26 March 2017
City school pupils are unshackling their imaginations and getting help to explore creative careers thanks to a project set up by two Edinburgh College Graphic Design students.
College students have set up the Creative Ambassador Project, where they go into schools to work directly with students in Art and Design classes to give them the benefits of their own creative and education experiences.
The students – Niamh Curran and Holly McNie, both 19 and studying HND Graphic Design – set up the pilot project with prize money from local graphic design firm threebrand. threebrand, which is an official partner of Edinburgh College's Graphic Design course, challenged college students to come up with ways of engaging school pupils about careers in art and design. Niamh and Holly's pitch was judged the best and they received cash to set up and manage their project.
The students have worked with five Edinburgh secondary schools so far – Broughton, Tynecastle, Drummond, Trinity and Holyrood, with Castlebrae also lined up and another couple interested. They are running six workshops in art and design classes at each school until May. With support from classmates, they are helping the pupils develop their creative skills and explore education and career opportunities. Using their own experience of trying to decide how to pursue their creative interests, they are able to support the students to make their own informed choices.
Niamh said: "At school I wanted to do something creative but I wasn't sure what courses were available and what I needed to do to get into them. It can be hard to figure out what's best for you and what you need to do to get there, so we wanted to help other young people who are making these kinds of decisions now. I realised that college would be the best choice for me as it's really practical and that's how I like to work. It's important to us to help the pupils decide what will work for them
"The kids seem to really enjoy the workshops and we're able to build good relationships with them. We understand what they're going through as it wasn't long ago that we were in the same place.
"Since we ran the first workshops in January at Broughton High School the project has snowballed and more and more schools are expressing interest in taking part, so it's really exciting. It feels good to be able to help them; to work together with the schools and the art teachers, and to be part of something through Edinburgh College that's making a difference to pupils."
As well as helping the pupils, Niamh and Holly are also learning how to manage a project, presenting to large groups, dealing with finances and gaining experience as educators.
Edinburgh College Graphic Design lecturer Helena Good said: "We were keen to look at ways where we could better facilitate and strengthen the important links between schools, colleges and employers. We set out to develop a process that met the needs of all parties, from a pupil's initial interest to guiding teachers on how to access support, through to offering actual contact with employers. At its core the framework for engagement aims to provide a resource that is relevant and accessible, and ensures pupils attain their full potential."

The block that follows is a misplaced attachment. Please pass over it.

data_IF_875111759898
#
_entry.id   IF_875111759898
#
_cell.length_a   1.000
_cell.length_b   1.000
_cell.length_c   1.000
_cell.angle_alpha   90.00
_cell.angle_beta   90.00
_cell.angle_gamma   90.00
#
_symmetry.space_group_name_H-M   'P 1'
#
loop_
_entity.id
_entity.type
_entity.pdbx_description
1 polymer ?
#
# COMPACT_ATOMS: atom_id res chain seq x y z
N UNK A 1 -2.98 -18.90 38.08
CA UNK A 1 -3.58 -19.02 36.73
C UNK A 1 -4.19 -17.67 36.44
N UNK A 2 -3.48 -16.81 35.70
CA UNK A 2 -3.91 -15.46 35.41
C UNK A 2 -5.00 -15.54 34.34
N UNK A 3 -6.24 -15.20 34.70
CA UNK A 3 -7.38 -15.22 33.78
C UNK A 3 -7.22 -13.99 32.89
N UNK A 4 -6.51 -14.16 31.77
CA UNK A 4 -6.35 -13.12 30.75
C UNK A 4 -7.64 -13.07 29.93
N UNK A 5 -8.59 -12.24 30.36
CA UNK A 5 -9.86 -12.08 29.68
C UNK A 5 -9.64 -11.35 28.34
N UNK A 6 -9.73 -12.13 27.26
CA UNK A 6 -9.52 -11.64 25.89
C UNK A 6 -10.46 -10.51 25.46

Tynecastle High School art teacher Shionagh Primrose said: "This is an exciting and innovative project that is not only an invaluable resource for our students but also for staff. It offers students direct access to real-world opportunities outside school and a chance to get a feel for life in the world of design. I am excited at what my students will gain from this and, indeed, myself from the experience."
The initial stages of this pilot project were so successful that further funding was required to complete the testing of the concept. A successful application was made to the Edinburgh College Development Trust, an independent charity set up in 2014 to enhance the contributions Edinburgh College makes to the communities it serves.
Dr Allan Colquhoun, chair of the Edinburgh College Development Trust, said: "This is just the type of pilot project that the trust likes to fund. It is an excellent way to improve the students' employability by giving them real experience which will undoubtedly help them access excellent careers in the future as well as exposing the pupils to career opportunities."
Gary Fortune-Smith, threebrand managing director, said: "Creative, enthusiastic and passionate people are the lifeblood of the graphic design sector. To be involved at such a grassroots level and be able to help Edinburgh College shape the future of the industry is very exciting."
The success of this pilot project means it could be used as a model for other departments within the college.
The school pupils will also undertake a creative industries module at Edinburgh College, which will be delivered online through the course blog www.welovedesignetc.info. The best 20 submissions will be showcased at the Graphic Design course industry night on Thursday 1 June at the Dovecot Gallery in Edinburgh. And in June they will come to the college to work with graphic design students on a live design project set by the Edinburgh, Midlothian & East Lothian Developing the Young Workforce Regional Group. This will give them the opportunity to work with mentors from local graphic design agencies, who are official partners of the college and work closely with students.